Genetic diversity in Eastern U.S. soft winter wheat (Triticum aestivum L. em. Thell.) based on RFLPs and coefficients of parentage
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Genetic diversity in a set of 11 red and 11 white wheat lines from the Eastern U.S. soft wheat germplasm pool was measured using restriction fragment length polymorphism (RFLP) assay and coefficients of parentage (COP) analysis. On average, 78% of all bands revealed by three enzymes with 48 RFLP clones were monomorphic. Average pairwise genetic similarity (GS) was 0.97 when data from all enzymes were pooled. Probe Polymorphic Information Content (PIC) indexes ranged from 0 to 0.73 with a mean of 0.2. Fewer than 55% of the probes revealed any polymorphism. The frequency of polymorphism in the Eastern U.S. soft white winter (SWW) wheat gene pool was much lower than that observed in the Eastern U.S. soft red winter (SRW) wheat gene pool. SWW lines formed a single group on a dendrogram based on cluster analysis of RFLP-derived GS estimates, while SRW lines did not form a single group.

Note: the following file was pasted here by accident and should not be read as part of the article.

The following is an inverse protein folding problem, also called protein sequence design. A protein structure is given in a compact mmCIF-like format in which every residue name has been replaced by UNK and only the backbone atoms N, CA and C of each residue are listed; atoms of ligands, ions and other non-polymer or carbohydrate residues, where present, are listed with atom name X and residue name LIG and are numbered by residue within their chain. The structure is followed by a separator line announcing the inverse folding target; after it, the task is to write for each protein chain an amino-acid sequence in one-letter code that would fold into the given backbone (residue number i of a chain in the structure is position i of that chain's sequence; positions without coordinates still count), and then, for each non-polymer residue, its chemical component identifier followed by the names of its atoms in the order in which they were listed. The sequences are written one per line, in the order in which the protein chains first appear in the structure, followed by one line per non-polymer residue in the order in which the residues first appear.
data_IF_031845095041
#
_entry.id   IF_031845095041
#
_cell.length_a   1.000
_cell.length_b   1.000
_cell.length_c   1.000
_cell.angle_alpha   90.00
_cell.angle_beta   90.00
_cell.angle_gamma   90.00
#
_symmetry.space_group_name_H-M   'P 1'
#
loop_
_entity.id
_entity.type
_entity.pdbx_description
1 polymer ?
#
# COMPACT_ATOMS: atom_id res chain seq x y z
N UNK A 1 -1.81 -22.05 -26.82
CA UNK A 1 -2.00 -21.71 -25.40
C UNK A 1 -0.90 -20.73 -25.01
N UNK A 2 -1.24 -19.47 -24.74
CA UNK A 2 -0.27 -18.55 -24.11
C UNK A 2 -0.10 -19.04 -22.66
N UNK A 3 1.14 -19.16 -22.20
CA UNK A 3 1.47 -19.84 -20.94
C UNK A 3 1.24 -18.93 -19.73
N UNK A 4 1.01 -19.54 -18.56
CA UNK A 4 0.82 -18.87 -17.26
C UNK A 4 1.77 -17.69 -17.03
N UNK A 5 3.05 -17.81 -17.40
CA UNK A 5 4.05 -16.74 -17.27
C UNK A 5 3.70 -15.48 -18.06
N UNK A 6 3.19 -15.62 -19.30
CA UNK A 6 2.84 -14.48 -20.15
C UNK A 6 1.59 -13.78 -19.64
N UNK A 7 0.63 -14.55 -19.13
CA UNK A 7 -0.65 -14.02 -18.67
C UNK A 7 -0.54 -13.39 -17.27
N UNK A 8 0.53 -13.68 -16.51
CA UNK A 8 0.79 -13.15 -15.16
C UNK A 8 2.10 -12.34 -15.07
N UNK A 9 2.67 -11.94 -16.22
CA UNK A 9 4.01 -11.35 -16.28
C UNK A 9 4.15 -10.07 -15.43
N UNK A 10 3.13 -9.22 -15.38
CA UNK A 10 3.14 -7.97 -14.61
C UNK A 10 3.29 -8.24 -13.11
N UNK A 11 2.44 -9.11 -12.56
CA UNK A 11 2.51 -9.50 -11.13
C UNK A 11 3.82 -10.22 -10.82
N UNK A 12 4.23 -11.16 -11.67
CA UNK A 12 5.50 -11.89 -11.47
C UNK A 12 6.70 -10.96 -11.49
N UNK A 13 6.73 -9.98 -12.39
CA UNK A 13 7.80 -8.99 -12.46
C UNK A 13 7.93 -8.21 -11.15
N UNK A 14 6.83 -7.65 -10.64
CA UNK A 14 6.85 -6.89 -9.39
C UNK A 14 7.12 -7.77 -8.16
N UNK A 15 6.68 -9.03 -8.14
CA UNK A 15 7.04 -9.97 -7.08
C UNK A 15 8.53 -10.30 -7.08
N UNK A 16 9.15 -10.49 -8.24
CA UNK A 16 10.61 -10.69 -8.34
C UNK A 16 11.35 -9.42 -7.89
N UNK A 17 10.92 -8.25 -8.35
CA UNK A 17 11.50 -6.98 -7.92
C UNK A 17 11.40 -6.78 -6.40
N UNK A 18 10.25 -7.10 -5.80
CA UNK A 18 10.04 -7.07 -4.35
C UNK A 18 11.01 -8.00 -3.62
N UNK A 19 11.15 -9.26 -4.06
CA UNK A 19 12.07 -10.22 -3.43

COP values for all pairs of the Eastern U.S. soft wheat lines ranged from 0.02 to 0.9 with a mean of 0.21. SWW wheat lines traced to 53 ancestral lines and had an average COP of 0.51. The SRW wheat gene pool had more complex parentages (mean COP=0.15 and a total of 65 ancestral lines). COPs were correlated with RFLP-based GS for all line pairs (r=0.73, P<0.01). However, correlations between the two similarity measures were substantially lower when the SRW and SWW wheat gene pools were considered individually (r values of 0.23 and 0.28, respectively). The actual GS among unrelated lines in the U.S. Eastern soft wheat gene pool appears to be higher than that observed for unrelated landraces from Southwest Asia (0.96 vs. 0.905), suggesting that the ancestral landrace parents of this gene pool were themselves drawn from a base population where inbreeding, i.e., F, was greater than zero.
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